Telephone: +82-2-9206555 Fax: +82-2-9531943
Received: July 19, 2018
Peer-review started: July 19, 2018
First decision: August 25, 2018
Revised: September 11, 2018
Accepted: October 5, 2018
Article in press: October 5, 2018
Published online: October 28, 2018

Abstract
AIM

To investigate the efficacy and safety of endoscopic stent insertion in patients with delayed gastric emptying after gastrectomy.

METHODS

In this study, we prospectively collected data from patients who underwent stent placement for delayed gastric emptying (DGE) after distal gastrectomy between June 2010 and April 2017, at a tertiary referral academic center. Clinical improvement, complications, and consequences after stent insertion were analyzed.

RESULTS

Technical success was achieved in all patients (100%). Early symptom improvement was observed in 15 of 20 patients (75%) and clinical success was achieved in all patients. Mean follow-up period was 1178.3 ± 844.1 d and median stent maintenance period was 51 d (range 6-2114 d). During the follow-up period, inserted stents were passed spontaneously per rectum without any complications in 14 of 20 patients (70%). Symptom improvement was maintained after stent placement without the requirement of any additional intervention in 19 of 20 patients (95%).

CONCLUSION

Endoscopic stent placement provides prompt relief of obstructive symptoms. Thus, it can be considered an effective and safe salvage technique for post-operative DGE.

Key Words: Self-expandable metal stent, Delayed gastric emptying, Gastrectomy, Salvage technique, Symptom improvement

Core tip: Delayed gastric emptying (DGE) after distal gastrectomy is a significant postoperative complication, and appropriate treatment measures are not yet available. This retrospective study investigated the efficacy and safety of self-expandable metallic stents in patients with DGE after gastric surgery. We found that endoscopic stent placement provided prompt relief of obstructive symptoms, with a low rate of complications, and no need for additional surgical interventions.



INTRODUCTION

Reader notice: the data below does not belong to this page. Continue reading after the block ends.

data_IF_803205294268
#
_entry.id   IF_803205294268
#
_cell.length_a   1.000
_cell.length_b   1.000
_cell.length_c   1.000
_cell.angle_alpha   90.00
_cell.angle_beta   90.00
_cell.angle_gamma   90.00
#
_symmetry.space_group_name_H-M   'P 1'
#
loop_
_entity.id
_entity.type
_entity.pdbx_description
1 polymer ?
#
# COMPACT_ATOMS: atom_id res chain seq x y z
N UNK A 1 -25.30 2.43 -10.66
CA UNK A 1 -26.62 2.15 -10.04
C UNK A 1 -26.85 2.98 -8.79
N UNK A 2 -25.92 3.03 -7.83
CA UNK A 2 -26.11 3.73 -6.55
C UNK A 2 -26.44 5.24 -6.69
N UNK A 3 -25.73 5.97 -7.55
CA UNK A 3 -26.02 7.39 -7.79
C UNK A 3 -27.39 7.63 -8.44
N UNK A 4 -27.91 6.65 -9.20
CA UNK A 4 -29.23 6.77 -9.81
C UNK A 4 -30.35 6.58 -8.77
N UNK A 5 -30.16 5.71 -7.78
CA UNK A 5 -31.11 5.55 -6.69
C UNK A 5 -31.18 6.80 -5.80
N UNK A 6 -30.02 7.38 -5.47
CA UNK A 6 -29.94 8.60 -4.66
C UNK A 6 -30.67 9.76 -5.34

Gastric cancer is one of the most common types of gastrointestinal malignancies. Every year, 950000 people are newly diagnosed with gastric cancer and 700000 gastric cancer-related deaths occur[1-4]. Although endoscopic therapy is a useful and effective therapeutic modality for early gastric cancer, to date the only curative treatment option has been surgical resection. Recently, laparoscopy-assisted gastrectomy, which is less invasive than conventional gastrectomy, with or without lymph node dissection, has become the mainstay of surgical management. With minimally invasive surgery becoming popular, the quality of life after surgical resection has improved[5-9]. Despite the use of advanced techniques, complications related to surgery are unavoidable. After gastric resection, bowel recovery can be delayed in a proportion of patients. Postgastrectomy syndromes, such as reflux esophagitis and dumping syndrome, can occur after distal gastrectomy. These complications are closely associated with the frequency of gastric emptying[10,11]. Moreover, longstanding gastric stasis following gastric resection can occur occasionally. The prevalence of postoperative delayed gastric emptying (DGE) has been shown to be between 5% and 30%[12-14]. It is characterized by an inability to consume regular meals with no evidence of anatomical narrowing or obstruction. Functional abnormality or inflammation at the anastomotic site could also lead to postoperative DGE. Sometimes, DGE may be associated with major postoperative adverse events, such as pancreatitis or pneumonia, and truncal vagotomy[12]. Moreover, it is likely that there are other unknown causes that cannot be clinically explained.